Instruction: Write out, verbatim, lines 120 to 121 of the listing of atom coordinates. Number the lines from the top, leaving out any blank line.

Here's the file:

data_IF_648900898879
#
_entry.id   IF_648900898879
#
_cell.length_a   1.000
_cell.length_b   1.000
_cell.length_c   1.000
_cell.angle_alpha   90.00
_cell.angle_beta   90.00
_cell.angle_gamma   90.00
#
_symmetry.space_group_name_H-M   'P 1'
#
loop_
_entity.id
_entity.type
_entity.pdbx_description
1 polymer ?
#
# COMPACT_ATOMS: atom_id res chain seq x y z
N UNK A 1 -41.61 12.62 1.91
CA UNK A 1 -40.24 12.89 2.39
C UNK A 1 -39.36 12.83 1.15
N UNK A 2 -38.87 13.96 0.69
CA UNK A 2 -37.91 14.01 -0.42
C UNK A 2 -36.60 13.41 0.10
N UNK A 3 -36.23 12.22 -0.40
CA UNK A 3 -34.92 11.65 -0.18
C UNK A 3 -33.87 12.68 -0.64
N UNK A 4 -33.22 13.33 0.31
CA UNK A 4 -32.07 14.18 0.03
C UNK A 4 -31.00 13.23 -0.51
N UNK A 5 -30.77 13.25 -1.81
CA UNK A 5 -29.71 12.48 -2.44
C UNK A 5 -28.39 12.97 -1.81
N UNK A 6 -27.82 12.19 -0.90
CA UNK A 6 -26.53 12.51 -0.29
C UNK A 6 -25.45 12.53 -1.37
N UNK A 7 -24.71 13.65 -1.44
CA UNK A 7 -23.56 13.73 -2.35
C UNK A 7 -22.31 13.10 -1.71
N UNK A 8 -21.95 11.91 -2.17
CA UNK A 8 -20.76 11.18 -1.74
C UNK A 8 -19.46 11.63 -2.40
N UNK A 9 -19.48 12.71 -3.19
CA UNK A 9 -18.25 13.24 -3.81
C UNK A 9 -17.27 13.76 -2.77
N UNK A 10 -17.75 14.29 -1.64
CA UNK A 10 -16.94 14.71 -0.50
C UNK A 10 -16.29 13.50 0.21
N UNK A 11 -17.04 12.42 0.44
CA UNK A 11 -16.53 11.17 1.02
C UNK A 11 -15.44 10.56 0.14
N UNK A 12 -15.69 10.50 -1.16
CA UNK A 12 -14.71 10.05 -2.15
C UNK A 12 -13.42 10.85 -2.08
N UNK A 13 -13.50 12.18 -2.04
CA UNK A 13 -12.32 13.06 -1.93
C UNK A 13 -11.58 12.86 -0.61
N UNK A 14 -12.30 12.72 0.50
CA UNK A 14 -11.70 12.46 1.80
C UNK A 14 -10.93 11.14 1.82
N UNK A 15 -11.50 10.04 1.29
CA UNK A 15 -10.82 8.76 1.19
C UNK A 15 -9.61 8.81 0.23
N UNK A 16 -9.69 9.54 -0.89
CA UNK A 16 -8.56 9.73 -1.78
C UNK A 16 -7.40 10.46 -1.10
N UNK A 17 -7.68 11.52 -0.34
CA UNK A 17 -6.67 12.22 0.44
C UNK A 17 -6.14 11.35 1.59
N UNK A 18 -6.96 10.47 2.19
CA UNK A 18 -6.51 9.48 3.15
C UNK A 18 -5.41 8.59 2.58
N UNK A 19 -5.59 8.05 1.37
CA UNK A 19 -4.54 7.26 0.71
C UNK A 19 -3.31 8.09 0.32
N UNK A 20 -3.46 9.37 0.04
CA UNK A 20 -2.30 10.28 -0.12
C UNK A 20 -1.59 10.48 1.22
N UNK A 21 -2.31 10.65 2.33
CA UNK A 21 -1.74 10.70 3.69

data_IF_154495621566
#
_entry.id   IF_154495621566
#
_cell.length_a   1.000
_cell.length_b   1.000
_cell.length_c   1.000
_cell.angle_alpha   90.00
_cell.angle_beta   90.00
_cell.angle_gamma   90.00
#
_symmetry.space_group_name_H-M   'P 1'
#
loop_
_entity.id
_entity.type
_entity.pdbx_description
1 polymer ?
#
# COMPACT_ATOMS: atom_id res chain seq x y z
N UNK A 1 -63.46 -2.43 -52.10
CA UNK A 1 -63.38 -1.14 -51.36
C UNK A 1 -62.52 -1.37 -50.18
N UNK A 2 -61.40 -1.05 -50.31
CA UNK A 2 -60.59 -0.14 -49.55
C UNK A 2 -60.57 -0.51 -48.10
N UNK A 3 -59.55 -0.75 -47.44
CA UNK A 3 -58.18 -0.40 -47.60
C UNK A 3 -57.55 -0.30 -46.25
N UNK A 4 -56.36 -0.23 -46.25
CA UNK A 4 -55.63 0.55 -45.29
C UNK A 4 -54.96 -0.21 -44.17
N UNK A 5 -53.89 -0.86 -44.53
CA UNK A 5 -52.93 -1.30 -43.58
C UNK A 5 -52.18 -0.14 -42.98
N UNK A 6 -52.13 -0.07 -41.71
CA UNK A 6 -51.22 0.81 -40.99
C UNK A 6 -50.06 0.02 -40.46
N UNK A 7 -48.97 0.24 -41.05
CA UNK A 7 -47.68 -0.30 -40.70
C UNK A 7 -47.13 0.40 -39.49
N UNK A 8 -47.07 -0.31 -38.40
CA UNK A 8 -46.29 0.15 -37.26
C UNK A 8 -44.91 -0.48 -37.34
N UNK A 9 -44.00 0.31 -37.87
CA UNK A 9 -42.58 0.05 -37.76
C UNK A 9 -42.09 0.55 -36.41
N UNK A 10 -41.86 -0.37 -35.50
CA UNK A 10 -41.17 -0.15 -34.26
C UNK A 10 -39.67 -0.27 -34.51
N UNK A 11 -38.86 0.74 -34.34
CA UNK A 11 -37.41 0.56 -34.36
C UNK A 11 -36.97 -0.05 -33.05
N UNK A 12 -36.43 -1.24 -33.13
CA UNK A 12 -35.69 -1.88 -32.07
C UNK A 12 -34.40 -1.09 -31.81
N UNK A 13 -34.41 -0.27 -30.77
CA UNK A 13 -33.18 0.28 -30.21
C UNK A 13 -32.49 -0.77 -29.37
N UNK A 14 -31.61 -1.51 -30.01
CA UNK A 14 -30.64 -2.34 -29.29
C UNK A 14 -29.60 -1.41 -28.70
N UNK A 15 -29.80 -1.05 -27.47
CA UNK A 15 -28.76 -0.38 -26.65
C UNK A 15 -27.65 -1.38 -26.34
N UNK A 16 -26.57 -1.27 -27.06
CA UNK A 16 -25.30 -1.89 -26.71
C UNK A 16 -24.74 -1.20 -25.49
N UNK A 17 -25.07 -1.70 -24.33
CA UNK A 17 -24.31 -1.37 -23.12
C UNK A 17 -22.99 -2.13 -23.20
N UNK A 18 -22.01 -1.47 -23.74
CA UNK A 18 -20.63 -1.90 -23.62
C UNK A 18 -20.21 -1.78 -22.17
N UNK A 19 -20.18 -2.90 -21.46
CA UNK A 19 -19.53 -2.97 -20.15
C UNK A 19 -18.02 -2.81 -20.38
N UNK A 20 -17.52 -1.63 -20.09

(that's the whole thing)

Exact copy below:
C UNK A 6 -50.06 0.02 -40.46
N UNK A 7 -48.97 0.24 -41.05